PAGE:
What is it?
Timed to coincide with National Recycling Week, the third Fair Share Festival will be a weekend of inspiration, education, community building, creative actions and entertainment. The festival includes:
- Speakers, panel discussion and workshops about consumption, waste and alternatives (Saturday)
- Upcycling workshops (Saturday and Sunday)
- Building a Tiny House out of recycled and waste materials (Saturday and Sunday)
- A screening of The True Cost, a film exploring who pays the price for our fast fashion (Thursday evening 10 November at the Museum)
- A giant clothing and book swap (Saturday afternoon)
- A sewing lounge/upcycle cafe (Saturday afternoon)
- An upcycled fashion parade (Sunday afternoon)
- Children’s upcycling, art and circus activities (Saturday)
- Market stalls – food and upcycled/recycled products (Saturday)
- Music and entertainment including a Community Music Jam session (Saturday)
This year, the festival has been initiated by people from one of our projects, Upcycle Newcastle, so the festival will have more of an emphasis on creativity, practical skills, and hands on participation in upcycling projects – taking responsibility for our over-consumption and waste. Interestingly, for the first time, most of the organising group are women.
Program and flyer
The program is now available. We are still waiting for confirmation for a few events, so come back soon for more details.
Who will be presenting?
Watch for more announcements but some of our confirmed presenters include:
Fresh from Australian rural leadership study, Jane embarked on the 365-day Sew it Again campaign throughout 2014 to bring together her wide-ranging career and life experiences in a meaningful way. As with the rising interest in home cooking and food growing for health and wellbeing, Jane believes there is a pressing need to rethink our approach to clothing for sustainability. Jane’s model includes empowering individuals to reimagine and recreate their own wardrobe collection by resewing at home. Jane is part of the Fashion Revolution bringing awareness to where clothes come from and the resources from which they are made. Learn more about her work at Textile Beat. Jane will discuss fast fashion and slow clothing as well as conduct two practical workshops and display garments from the national Slow Clothing Project in the upcycled fashion parade. Read more about Jane in the Newcastle Herald
After devoting almost 20 years to threatened plant conservation – Tricia grew tired of shuffling deck chairs. She’s spent the past few years consciously making major changes to the way she lives. She believes that finding meaning in creativity and connections rather than stuff is a key to ensuring a fair and sustainable future. She believes we need to learn to be grateful for what we have rather than continually want for more.
Five years ago Tricia’s family was urban-living, dual income and busy. Overwhelm regularly tempted her to make choices that weren’t consistent with her beliefs and her daughter was in full-time childcare. Tricia and her family have since learnt to prioritise resilience over riches. They clarified goals, decluttered schedules and belongings, sold their urban home and moved into a rural shed. Tricia learnt to say no, let go of the fear of missing out, and even had the honour of serving breakfast to a Buddhist monk for three months.
Today her family is mostly single-income, almost mortgage free, and living in a tiny home made from a shipping container. Tricia has ample time to adventure with her daughter; spends time in her garden most days; tends a small flock of chickens and a couple of beehives; and finally feels she is living a life rather than earning a living. She shares snippets of her life on instagram as triciaeco.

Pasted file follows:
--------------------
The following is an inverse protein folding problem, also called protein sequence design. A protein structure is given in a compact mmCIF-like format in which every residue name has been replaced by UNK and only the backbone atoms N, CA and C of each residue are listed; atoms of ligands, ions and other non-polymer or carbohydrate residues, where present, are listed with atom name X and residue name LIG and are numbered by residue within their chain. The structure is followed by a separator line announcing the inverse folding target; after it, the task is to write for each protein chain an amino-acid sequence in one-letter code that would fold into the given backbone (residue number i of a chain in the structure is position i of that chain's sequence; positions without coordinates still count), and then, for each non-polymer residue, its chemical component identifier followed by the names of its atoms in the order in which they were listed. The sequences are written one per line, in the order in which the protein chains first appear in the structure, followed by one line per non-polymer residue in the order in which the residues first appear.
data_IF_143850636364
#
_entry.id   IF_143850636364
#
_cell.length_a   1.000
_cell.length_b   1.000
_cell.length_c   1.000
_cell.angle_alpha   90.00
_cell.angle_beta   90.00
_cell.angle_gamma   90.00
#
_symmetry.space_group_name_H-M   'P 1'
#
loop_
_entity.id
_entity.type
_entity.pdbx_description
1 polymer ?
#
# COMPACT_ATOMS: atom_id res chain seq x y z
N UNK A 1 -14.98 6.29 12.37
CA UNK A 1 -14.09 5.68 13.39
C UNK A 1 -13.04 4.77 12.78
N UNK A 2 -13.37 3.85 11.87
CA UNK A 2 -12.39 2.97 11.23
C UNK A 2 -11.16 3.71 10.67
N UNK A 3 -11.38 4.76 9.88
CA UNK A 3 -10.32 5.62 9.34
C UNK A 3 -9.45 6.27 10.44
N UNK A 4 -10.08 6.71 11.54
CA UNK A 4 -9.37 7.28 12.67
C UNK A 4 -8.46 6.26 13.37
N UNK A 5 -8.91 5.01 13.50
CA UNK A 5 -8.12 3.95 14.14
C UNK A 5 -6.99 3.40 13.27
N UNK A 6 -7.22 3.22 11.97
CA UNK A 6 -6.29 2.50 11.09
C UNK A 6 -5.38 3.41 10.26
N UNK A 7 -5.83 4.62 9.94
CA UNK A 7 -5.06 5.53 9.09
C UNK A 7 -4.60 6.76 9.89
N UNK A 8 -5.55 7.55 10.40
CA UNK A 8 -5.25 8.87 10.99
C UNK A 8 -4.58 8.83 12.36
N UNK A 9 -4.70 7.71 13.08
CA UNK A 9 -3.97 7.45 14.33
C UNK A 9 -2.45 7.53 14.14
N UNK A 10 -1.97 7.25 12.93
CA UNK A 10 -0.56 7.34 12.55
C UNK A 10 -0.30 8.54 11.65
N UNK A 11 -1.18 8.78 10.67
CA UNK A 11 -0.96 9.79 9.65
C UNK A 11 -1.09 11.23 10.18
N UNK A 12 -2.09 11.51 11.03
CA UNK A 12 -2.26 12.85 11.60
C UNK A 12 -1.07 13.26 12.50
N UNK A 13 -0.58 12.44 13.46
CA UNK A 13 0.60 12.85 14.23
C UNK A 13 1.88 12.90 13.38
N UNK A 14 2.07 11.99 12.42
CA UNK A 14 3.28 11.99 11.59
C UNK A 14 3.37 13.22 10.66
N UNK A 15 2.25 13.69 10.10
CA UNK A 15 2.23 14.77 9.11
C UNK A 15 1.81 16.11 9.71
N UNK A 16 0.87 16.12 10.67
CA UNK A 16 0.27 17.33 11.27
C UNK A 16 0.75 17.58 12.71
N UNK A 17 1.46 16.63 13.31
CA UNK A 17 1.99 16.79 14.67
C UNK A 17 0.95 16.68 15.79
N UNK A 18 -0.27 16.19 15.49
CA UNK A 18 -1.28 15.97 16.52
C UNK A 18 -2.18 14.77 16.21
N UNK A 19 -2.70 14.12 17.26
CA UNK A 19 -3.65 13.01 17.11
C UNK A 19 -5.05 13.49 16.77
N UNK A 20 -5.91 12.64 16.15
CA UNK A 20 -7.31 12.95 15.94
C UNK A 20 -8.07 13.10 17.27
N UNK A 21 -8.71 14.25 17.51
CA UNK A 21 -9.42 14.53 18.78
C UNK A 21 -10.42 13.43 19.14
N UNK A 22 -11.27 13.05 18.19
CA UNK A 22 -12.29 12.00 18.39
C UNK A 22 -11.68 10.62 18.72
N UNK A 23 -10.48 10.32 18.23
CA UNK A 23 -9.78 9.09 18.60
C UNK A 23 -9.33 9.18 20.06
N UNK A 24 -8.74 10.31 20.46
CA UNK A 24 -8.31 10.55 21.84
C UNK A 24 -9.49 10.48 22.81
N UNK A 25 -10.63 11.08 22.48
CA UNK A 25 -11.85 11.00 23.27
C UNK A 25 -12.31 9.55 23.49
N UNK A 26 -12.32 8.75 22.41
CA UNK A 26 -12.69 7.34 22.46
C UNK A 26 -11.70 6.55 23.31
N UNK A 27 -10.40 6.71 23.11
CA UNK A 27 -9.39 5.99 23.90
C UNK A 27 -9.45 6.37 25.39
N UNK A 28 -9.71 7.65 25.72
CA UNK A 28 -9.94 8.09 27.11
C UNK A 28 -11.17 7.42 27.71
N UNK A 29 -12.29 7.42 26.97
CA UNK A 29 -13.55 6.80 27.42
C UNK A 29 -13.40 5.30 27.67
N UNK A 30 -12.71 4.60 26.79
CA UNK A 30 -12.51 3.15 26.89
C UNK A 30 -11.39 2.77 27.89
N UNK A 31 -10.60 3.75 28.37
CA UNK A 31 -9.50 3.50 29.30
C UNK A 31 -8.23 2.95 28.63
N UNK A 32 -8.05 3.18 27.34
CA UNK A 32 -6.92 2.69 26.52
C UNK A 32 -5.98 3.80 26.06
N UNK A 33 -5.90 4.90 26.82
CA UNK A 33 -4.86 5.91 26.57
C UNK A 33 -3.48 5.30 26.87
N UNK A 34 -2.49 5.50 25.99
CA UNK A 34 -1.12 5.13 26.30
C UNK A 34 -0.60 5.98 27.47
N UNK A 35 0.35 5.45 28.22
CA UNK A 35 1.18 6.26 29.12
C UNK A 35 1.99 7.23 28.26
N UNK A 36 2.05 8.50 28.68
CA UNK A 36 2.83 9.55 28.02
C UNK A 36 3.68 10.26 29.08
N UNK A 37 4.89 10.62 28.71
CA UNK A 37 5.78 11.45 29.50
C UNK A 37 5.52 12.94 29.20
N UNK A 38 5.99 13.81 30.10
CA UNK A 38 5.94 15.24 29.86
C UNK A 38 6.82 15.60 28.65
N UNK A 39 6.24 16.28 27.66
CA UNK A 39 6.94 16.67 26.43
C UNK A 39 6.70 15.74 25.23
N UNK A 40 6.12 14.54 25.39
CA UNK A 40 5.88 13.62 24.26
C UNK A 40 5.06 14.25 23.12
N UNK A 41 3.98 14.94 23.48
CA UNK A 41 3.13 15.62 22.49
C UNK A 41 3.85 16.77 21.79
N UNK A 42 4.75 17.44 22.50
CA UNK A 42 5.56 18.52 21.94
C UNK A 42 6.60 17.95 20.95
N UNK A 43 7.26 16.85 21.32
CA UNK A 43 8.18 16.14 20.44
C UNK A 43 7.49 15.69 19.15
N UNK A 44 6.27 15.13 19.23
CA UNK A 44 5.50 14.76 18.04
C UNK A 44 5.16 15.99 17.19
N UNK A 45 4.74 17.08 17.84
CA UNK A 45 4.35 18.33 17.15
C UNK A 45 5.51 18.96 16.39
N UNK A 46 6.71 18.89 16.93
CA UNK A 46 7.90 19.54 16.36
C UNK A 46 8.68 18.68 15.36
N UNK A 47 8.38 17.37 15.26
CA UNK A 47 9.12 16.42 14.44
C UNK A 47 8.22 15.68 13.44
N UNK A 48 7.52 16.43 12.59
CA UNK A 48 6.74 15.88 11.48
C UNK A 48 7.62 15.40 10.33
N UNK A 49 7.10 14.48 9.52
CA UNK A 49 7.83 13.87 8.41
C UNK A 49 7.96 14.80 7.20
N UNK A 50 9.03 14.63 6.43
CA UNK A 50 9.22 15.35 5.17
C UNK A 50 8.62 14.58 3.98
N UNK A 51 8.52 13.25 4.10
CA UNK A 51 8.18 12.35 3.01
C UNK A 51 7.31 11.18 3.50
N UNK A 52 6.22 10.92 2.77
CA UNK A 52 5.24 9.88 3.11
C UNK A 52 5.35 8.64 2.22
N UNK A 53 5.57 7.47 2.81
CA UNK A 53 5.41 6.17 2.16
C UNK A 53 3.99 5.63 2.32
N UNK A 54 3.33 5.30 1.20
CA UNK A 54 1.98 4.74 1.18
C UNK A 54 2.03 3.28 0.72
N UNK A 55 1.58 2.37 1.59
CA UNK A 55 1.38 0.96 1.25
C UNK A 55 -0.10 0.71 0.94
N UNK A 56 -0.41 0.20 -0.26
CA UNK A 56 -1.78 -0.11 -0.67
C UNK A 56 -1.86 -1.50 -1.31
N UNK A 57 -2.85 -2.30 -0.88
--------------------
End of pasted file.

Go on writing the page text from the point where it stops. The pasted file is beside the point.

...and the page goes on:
Tricia will facilitate a workshop on creating time for YOUR fair and sustainable life.
Other presenters include:
- Bonnie McBain, an environmental lecturer and blogger at Herding the Green Chicken, will facilitate a change maker workshop
- Shann Turnbull, from the International Institute for Self-governance, Management and Investment Services, will discuss creating a zero growth economy
There will be panel discussions on:
- The share and sharing economy
- Parenting in a consumer world
- Managing waste
- Responding to food waste
- Dealing in waste
- Urban farming
- Creating an ecology centre for Newcastle
Some of the practical workshops include:
- Textile upcycling -beginner and intermediate workshops
- Upcycling ceramics
- Upcycling pallets
- Making a guitar from waste
One of the features of the festival that has remained constant has been the partnership with Hamilton Public School, where all the festivals have been held. This year we are really pleased that the school is getting behind the festival again and we are discussing ways of involving students in the lead up to and during the festival.
The first festival was attended by 250 people. The second festival grew to 800. We are confident that, with good weather, this year will be the most successful and we are aiming at 2000 people.
The festival is a real community effort and relies on many unpaid hours of work. Thanks to support of the City of Newcastle, we are going to be able provide a small honorarium to some of the people running upcycling workshops, and we are hoping other sponsors will come on board who will help cover the costs.
If you’re interested in contributing something to the Festival, or becoming a sponsor or partner, or just have some ideas, please get in touch with us! More information is included in this Expression of Interest form.
For more detail email: firstname.lastname@example.org
Or call Cathy on: 0411 434 013
Thanks to our sponsors and supporters!
Previous Fair Share Festival Gallery